In cases where virgin hair is unavailable, we recommend a thorough washing routine—approximately 10-12 washes—before taking your sample. This repeated cleaning helps strip some of the artificial dyes and reduce the concentration of extraneous elements. While it's not a guaranteed method for eliminating the influence of dyes on the HTMA, it does minimize it significantly.

Appropriate Hair Type and Sampling

A haircut from the head is recommended for the most accurate hair tissue mineral analysis (HTMA). This recommendation is based on the fact that most HTMA research has utilized scalp hair, which is the most appropriate hair type for analysis. If obtaining scalp hair is not feasible, alternative sources such as beard hair, underarm hair, or other body hair may be used as a last resort. However, a few considerations are necessary:

Underarm Hair: If selecting underarm hair, do not use antiperspirants or products containing aluminum or zirconium, as these can contaminate the sample.

Consistency: Do not mix different hair types in one sample, as each type has a distinct metabolic rate, which could skew results.

It’s important to note that pubic hair is the least preferred option. It typically shows elevated phosphorus levels, which can interfere with correct metabolic type determinations and some ratios in the analysis.

Correct Cutting Techniques

The specific segment of hair you submit is crucial for accurate analysis. It's essential to provide the root end of the hair, not just the tip, because the proximal part (closest to the scalp or skin) contains the most relevant data for analysis. Here's how to properly collect a sample: Cut a small section of hair from each of the recommended areas for collection (nape of the neck, posterior vertex, and posterior temporal regions), as close to the scalp as possible to obtain a complete hair specimen. Place the hair in a paper envelope (not plastic or foil) to avoid contamination. Please read all the instructions carefully before submitting your sample.

Cut Location: Ensure hair is cut close to the scalp or skin.

Sample Size: Aim for a thickness between ¾ and 1 inch and a length of approximately 2 centimeters.

This sample size is optimal as it offers insights into the average mineral excretion into the hair strands over the past three months. Samples exceeding this length may not accurately represent recent metabolic activity and are less useful for our analysis, so please refrain from sending in longer hair strands.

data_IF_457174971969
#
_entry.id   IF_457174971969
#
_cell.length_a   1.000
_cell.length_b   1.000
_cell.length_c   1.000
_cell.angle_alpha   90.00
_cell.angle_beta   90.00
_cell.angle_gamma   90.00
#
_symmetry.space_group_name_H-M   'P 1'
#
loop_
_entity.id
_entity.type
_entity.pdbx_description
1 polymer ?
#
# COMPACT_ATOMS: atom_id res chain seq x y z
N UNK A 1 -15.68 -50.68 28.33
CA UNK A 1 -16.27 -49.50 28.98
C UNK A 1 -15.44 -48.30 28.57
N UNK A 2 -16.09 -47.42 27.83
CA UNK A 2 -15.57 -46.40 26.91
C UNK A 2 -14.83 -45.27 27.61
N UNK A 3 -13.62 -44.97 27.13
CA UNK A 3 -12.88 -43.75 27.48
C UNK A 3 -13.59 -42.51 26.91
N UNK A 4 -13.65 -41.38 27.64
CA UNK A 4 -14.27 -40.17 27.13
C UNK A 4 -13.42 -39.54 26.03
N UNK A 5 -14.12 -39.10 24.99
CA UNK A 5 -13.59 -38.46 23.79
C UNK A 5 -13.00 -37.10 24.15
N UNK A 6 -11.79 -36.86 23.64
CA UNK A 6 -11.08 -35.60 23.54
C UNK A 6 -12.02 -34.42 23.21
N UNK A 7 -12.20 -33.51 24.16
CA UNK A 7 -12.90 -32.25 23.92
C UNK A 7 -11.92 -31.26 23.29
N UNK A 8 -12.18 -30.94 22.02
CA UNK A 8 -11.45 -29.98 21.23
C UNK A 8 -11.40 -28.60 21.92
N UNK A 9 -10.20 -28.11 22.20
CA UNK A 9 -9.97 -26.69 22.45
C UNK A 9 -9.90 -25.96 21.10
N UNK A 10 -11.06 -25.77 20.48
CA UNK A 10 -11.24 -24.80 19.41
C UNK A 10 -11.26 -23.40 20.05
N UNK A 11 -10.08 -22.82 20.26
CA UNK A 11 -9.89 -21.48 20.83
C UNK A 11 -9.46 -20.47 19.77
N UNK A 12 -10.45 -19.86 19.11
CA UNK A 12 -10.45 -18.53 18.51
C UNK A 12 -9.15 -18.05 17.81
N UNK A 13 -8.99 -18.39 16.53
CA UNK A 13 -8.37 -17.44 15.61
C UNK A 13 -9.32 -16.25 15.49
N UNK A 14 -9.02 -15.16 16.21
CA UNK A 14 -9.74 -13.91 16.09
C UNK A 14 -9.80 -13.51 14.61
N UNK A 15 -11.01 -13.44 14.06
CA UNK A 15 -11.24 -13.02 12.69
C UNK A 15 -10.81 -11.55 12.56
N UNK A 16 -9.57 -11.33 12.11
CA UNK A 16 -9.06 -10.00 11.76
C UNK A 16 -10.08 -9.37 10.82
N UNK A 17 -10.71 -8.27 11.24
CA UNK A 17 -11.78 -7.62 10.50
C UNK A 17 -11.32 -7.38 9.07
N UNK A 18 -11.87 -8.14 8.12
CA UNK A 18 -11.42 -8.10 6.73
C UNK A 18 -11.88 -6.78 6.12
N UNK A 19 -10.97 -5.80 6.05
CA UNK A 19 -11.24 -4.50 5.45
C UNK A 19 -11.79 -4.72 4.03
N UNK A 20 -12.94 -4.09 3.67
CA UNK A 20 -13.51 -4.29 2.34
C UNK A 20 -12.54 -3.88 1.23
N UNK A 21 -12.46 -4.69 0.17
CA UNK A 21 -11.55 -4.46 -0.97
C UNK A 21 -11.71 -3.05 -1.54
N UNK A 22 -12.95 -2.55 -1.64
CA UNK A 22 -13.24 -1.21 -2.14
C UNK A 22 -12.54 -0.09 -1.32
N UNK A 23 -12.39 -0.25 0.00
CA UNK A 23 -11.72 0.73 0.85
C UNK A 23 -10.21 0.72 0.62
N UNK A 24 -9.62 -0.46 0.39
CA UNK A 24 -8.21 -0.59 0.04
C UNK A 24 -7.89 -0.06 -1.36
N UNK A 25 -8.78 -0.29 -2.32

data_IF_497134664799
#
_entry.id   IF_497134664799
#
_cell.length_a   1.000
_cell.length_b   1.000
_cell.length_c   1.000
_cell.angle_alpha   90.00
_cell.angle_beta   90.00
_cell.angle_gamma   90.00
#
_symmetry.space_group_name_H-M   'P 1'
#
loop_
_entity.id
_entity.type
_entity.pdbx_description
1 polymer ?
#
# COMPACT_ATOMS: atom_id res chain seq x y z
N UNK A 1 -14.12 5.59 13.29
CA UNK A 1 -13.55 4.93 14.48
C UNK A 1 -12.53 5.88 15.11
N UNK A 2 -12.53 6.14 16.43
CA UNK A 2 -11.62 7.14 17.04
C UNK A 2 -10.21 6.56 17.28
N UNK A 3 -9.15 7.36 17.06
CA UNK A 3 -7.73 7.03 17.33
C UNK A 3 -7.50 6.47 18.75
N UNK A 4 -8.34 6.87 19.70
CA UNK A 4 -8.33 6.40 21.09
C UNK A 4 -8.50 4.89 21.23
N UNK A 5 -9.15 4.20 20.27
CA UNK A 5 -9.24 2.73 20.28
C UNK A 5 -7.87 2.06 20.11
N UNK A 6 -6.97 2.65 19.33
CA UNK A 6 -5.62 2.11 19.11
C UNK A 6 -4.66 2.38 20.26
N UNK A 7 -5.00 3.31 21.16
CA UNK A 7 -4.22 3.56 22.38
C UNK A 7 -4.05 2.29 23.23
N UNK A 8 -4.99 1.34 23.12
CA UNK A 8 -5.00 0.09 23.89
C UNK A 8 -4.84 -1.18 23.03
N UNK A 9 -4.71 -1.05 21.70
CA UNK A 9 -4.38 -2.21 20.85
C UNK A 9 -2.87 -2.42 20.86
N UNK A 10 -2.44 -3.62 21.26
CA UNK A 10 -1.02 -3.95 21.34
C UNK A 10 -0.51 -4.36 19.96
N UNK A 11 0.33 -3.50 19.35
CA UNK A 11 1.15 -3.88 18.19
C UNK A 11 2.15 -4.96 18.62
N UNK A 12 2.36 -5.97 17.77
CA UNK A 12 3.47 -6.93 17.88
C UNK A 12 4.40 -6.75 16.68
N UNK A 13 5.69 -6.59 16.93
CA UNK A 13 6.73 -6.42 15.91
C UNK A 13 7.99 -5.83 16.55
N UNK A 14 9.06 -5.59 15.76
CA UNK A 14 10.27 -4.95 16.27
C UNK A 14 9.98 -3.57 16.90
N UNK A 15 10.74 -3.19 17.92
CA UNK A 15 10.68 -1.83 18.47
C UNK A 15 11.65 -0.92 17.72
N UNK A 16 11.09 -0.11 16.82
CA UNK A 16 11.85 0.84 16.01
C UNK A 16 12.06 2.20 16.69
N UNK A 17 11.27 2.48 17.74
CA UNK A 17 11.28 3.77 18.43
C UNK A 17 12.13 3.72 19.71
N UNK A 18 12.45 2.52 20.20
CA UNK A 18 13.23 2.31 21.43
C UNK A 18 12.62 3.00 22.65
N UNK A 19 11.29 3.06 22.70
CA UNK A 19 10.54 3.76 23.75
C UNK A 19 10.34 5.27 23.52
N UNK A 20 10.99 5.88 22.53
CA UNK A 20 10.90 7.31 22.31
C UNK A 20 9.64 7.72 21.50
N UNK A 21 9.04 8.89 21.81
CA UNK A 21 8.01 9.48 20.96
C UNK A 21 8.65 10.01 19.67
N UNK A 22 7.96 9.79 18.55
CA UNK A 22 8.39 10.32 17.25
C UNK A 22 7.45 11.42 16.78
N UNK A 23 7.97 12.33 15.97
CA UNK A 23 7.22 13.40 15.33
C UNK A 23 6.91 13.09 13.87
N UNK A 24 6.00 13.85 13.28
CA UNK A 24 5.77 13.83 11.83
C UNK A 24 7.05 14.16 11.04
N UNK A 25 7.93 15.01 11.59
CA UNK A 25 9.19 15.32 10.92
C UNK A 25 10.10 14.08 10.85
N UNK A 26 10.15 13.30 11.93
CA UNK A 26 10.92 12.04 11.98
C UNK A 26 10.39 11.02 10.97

Proper Storage and Handling of the Sample

Please not store your hair sample in plastic bags or wrap it in aluminum foil. Such materials can interfere with the accuracy of the hair sample analysis. Instead, use the designated envelope we have explicitly provided for this purpose. This ensures that your sample remains unaffected and reliable for analysis.

Special Considerations

For individuals using water softeners in their showers, it's essential to take extra steps when preparing your hair for sampling. Water softeners can leave residue in the hair that may impact the test results. To ensure an uncontaminated hair sample:

Double Shampoo: Wash your hair thoroughly twice with a regular shampoo to remove any potential residues from the water softener.

Rinse with Alternative Water: Avoid softened water for the final rinse after shampooing. Ideally, rinse your hair with unsoftened tap water. For even better results, consider using reverse osmosis water, often found at local grocery stores, which provides a high purity level that helps prevent mineral deposit contamination on the hair.

These precautions will help acquire a clean hair sample, free from external mineral influences, allowing for a more accurate analysis.


In conclusion, submitting a hair sample for Hair Tissue Mineral Analysis (HTMA) is nuanced but incredibly significant. From the initial steps of ensuring your hair is washed correctly, devoid of contaminants from water softeners, and free from the residues of conditioners and certain shampoos to the vital aspect of providing a sample that accurately represents your body’s mineral excretion, each guideline serves a crucial purpose. The emphasis on using virgin hair, or at the very least, hair that has been thoroughly washed if treated, alongside the consideration for using head hair primarily for consistency and reliability in results, underscores the meticulousness required for precise HTMA outcomes. Moreover, the specifics around correct cutting techniques, proper storage, and handling illustrate the detail needed to prevent sample contamination. This blog has aimed to demystify the preparation process, presenting a clear path for individuals looking to gain insightful, accurate results from their HTMA. It emphasizes each step's critical role in accurately indicating mineral and metal levels. Schedule your HTMA with us today!

Barbara Madimenos
Hair Tissue Mineral Analysis Practitioner
Functional Diagnostic Nutrition Practitioner
Integrative Nutrition Practitioner

Older Post
Newer Post
Close (esc)


Use this popup to embed a mailing list sign up form. Alternatively use it as a simple call to action with a link to a product or a page.

Age verification

By clicking enter you are verifying that you are old enough to consume alcohol.


Shopping Cart